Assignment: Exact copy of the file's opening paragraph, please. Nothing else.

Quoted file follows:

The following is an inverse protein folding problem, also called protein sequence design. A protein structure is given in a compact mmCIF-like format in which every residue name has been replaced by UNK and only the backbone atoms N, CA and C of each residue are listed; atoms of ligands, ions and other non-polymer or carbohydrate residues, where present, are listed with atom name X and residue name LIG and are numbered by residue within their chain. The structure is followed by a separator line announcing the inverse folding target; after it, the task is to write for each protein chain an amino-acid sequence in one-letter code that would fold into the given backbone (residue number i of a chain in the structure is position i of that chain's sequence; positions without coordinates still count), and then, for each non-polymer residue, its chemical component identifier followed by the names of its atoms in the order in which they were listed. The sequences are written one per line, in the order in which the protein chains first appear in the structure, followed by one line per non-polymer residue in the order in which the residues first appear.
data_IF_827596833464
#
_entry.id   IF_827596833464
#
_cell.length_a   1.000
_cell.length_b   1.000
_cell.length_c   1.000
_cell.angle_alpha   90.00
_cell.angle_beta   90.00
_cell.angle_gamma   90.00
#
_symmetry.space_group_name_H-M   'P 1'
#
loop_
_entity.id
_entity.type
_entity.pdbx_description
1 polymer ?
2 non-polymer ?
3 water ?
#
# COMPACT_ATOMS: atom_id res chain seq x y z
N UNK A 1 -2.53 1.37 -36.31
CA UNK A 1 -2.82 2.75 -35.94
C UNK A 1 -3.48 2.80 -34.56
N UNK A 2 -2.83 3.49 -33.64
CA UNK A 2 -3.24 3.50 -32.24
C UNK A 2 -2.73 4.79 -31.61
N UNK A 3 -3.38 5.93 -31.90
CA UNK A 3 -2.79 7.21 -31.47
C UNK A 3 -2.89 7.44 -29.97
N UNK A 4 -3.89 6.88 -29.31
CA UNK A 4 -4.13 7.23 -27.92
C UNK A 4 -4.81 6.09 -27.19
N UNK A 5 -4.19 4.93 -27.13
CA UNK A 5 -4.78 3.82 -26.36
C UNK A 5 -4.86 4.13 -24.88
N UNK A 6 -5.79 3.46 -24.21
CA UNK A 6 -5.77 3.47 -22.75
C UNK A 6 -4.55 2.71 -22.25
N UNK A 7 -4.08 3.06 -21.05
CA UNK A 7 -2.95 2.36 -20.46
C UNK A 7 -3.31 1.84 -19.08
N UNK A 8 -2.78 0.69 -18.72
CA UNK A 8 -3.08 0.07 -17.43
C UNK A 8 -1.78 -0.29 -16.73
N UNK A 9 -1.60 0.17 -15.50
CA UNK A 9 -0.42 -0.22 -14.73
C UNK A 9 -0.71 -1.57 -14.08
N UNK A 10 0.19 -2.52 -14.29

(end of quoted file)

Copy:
The following is an inverse protein folding problem, also called protein sequence design. A protein structure is given in a compact mmCIF-like format in which every residue name has been replaced by UNK and only the backbone atoms N, CA and C of each residue are listed; atoms of ligands, ions and other non-polymer or carbohydrate residues, where present, are listed with atom name X and residue name LIG and are numbered by residue within their chain. The structure is followed by a separator line announcing the inverse folding target; after it, the task is to write for each protein chain an amino-acid sequence in one-letter code that would fold into the given backbone (residue number i of a chain in the structure is position i of that chain's sequence; positions without coordinates still count), and then, for each non-polymer residue, its chemical component identifier followed by the names of its atoms in the order in which they were listed. The sequences are written one per line, in the order in which the protein chains first appear in the structure, followed by one line per non-polymer residue in the order in which the residues first appear.